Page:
As voters in the Iowa caucus (Feb. 1) and New Hampshire primary (Feb. 9) prepare to make their choices for presidential nominees in the Democratic and Republican parties, the ultimate outcome of the election is still very much in doubt. With new polls every day, occasionally widely at variance with each other, getting a clear picture of the race is challenging. Jennifer Necci Dineen, a faculty member in the Department of Public Policy who directs the Graduate Program in Survey Research, explains why it’s so hard for pollsters, and how the rest of us should read opinion survey results.
Q: With the Iowa caucus only a few days away, we still see major differences in polls in both that state and New Hampshire, as well as nationally. What accounts for that?
A: It’s getting increasingly difficult to answer that question, as the way we conduct polls begins to change. While telephone surveys with live interviewers are still the gold standard, since the last presidential election, the number of interactive voice response [IVR] polls – the so-called “robopolls” – has doubled, which is also true of Internet surveys.
Each one of those methodologies has different complications. For example, we know that polls with live interviewers show a slight skew toward Democratic candidates. And we know that IVR polls typically have smaller numbers of undecided voters, probably because it’s easier to hang up on a robot if you’re not really committed to a candidate yet.
And here’s the other thing – each methodology produces a different picture of the same potential electorate. We don’t know until after the election which methodology is best for that particular electorate. So, for example, in 2008, live interviews provided the most accurate results. But in 2010, for the congressional elections, Internet surveys were the most accurate.
So polling itself has become much more challenging, along with the factors that were always present – the formulae that different pollsters use, for instance, to account for things like how you determine who’s really a ‘likely’ voter.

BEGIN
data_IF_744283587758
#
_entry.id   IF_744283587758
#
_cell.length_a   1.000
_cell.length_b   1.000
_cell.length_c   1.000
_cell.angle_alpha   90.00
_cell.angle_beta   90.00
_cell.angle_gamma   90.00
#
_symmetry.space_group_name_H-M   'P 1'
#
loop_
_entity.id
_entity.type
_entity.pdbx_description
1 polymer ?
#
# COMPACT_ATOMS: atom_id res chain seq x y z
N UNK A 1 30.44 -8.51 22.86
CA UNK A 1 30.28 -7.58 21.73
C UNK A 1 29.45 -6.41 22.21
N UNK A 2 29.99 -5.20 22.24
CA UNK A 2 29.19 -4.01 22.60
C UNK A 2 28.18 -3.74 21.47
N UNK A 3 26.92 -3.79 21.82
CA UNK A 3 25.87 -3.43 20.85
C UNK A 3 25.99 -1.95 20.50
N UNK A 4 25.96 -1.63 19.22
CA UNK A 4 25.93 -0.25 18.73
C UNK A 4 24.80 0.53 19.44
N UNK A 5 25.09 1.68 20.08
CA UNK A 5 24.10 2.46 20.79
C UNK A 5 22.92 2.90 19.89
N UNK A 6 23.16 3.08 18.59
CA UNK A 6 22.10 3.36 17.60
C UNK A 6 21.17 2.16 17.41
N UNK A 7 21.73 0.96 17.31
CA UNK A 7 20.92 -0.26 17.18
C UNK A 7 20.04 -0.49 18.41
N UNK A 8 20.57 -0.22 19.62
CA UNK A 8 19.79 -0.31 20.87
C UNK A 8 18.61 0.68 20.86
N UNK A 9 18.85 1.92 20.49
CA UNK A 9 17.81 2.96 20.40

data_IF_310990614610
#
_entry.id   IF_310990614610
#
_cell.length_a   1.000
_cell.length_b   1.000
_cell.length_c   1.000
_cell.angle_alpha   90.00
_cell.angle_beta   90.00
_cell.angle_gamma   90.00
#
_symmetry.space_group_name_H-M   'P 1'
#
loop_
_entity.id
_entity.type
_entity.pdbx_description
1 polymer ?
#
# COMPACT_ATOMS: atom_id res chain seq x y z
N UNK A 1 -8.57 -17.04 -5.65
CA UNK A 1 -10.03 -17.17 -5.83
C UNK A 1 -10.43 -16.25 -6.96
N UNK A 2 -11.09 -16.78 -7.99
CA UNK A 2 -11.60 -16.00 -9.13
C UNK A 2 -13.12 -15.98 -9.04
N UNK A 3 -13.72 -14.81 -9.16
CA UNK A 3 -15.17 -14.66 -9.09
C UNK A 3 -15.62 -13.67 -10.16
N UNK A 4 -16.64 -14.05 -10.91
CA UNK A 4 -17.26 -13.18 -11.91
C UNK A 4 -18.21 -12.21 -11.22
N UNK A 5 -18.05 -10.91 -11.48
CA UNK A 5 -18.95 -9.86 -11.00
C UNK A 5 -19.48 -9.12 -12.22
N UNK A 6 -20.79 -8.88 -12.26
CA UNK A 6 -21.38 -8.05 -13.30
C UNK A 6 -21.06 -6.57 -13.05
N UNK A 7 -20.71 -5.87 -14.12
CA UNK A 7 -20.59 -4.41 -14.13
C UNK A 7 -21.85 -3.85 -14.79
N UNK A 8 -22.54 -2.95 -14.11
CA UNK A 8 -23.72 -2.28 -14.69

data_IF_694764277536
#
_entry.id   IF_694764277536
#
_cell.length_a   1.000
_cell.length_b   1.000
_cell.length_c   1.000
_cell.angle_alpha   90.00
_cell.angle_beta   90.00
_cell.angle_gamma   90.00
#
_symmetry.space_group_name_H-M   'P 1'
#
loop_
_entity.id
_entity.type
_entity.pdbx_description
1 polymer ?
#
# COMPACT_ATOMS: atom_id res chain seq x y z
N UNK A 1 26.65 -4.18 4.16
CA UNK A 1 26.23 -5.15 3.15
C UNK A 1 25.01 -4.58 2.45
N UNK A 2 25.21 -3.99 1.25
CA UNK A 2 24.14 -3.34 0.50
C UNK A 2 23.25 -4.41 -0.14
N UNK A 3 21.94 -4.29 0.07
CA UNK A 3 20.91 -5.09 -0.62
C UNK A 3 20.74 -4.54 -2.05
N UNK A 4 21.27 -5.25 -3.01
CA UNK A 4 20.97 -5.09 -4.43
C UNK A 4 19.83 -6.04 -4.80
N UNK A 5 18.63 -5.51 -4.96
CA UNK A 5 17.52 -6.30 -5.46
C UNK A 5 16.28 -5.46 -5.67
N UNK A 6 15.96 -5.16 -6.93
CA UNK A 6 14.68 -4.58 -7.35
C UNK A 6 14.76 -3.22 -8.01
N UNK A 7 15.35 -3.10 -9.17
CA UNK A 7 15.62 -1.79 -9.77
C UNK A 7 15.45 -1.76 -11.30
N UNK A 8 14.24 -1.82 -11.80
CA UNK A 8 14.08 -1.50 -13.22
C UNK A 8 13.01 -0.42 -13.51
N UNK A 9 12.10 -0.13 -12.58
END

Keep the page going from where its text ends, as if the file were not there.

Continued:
Q: The assumption of a lot of media coverage and public conversation seems to be that polls are essentially predictive, but is that really accurate?
A: No, it isn’t. Polls are designed to be descriptive of a particular moment. They’re not supposed to be instruments that will infallibly predict the future, which is particularly true in primaries, where voter support solidifies late in the game, especially when you have as many candidates as you have in the Republican field this year.
Q: Along the same lines, are we putting too much emphasis on these early primary states as indicators of how the rest of the primaries – and the general election itself – will turn out?
A: We absolutely do put too much emphasis on the early states. In 2012, Rick Santorum won the Republican vote in the Iowa caucus, and in 2008 it was Mike Huckabee. The winners of these early contests are not necessarily going to be their party’s nominee, let alone winners in the general election.
What these primaries do, however, is help voters calibrate their sense of what’s possible. This is when you see a weeding out in a large field, for instance. At the same time, a strong showing for lesser known candidates can convince voters they have a chance. A surprise second place finish in New Hampshire for John Kasich, for example, could help his campaign more than a first-place finish for Donald Trump, who’s been leading in the state for months.
Q: So much of the conventional wisdom from the pundit class has turned out to be wrong in these early stages. Is this election particularly resistant to old maxims about voter behavior?
A: I think anyone who’s observed elections isn’t being completely honest if they say this election isn’t somewhat mystifying. The Republican field has obviously been unpredictable, but the Democratic contest has also produced surprises. I’ve been saying that’s not a one-candidate race for a while, and people kind of laughed at that, but now the polls are showing us this is a much more competitive primary election.
One mistake people make is they pay a lot of attention to national polls during the primaries. Primaries are not national elections, they’re a series of state elections, and that’s how you have to analyze them.
Q: Last question: After Iowa and New Hampshire, will there be a clear picture of who the nominees will be?
A: It depends, of course, but if the polling averages we see now are close to what the vote totals are in Iowa and New Hampshire, then no, there’s not a clear picture, and things are very much in play both for the Republicans and the Democrats. I don’t think we’re going to have a firm idea of how the general election will look until St. Patrick’s Day, and maybe not even then.
By: Tom Breen | Story courtesy of UConn Today